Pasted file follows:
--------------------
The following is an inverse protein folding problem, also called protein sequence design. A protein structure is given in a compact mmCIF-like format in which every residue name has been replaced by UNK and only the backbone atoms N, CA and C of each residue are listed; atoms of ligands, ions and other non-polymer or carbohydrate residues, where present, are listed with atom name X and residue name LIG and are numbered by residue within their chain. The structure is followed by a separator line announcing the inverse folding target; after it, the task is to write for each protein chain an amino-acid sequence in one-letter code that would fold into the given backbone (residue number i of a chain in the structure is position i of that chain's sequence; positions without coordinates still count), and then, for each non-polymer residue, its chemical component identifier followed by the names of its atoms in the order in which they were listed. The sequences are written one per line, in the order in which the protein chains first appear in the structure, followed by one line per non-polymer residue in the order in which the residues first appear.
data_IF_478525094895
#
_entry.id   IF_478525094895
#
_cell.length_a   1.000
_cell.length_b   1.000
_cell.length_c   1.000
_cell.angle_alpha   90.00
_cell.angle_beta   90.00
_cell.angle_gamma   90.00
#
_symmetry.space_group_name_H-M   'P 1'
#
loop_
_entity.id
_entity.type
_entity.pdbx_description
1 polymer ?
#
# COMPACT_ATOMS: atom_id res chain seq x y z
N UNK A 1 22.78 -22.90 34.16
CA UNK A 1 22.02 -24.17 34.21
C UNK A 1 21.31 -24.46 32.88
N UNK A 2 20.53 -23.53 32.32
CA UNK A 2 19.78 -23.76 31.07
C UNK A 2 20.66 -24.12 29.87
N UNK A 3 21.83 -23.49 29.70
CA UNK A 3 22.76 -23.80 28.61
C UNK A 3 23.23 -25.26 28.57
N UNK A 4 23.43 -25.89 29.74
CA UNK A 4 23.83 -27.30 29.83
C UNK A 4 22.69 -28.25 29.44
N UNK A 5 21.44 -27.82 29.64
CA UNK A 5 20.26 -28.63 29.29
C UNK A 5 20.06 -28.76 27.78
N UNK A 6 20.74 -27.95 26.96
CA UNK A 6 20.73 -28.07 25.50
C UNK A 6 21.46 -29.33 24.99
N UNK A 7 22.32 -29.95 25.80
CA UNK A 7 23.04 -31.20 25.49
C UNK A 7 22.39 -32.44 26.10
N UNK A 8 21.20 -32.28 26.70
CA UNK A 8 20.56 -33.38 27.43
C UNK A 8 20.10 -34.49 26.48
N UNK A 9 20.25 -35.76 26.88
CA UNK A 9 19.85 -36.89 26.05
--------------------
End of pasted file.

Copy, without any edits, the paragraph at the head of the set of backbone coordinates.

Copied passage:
The following is an inverse protein folding problem, also called protein sequence design. A protein structure is given in a compact mmCIF-like format in which every residue name has been replaced by UNK and only the backbone atoms N, CA and C of each residue are listed; atoms of ligands, ions and other non-polymer or carbohydrate residues, where present, are listed with atom name X and residue name LIG and are numbered by residue within their chain. The structure is followed by a separator line announcing the inverse folding target; after it, the task is to write for each protein chain an amino-acid sequence in one-letter code that would fold into the given backbone (residue number i of a chain in the structure is position i of that chain's sequence; positions without coordinates still count), and then, for each non-polymer residue, its chemical component identifier followed by the names of its atoms in the order in which they were listed. The sequences are written one per line, in the order in which the protein chains first appear in the structure, followed by one line per non-polymer residue in the order in which the residues first appear.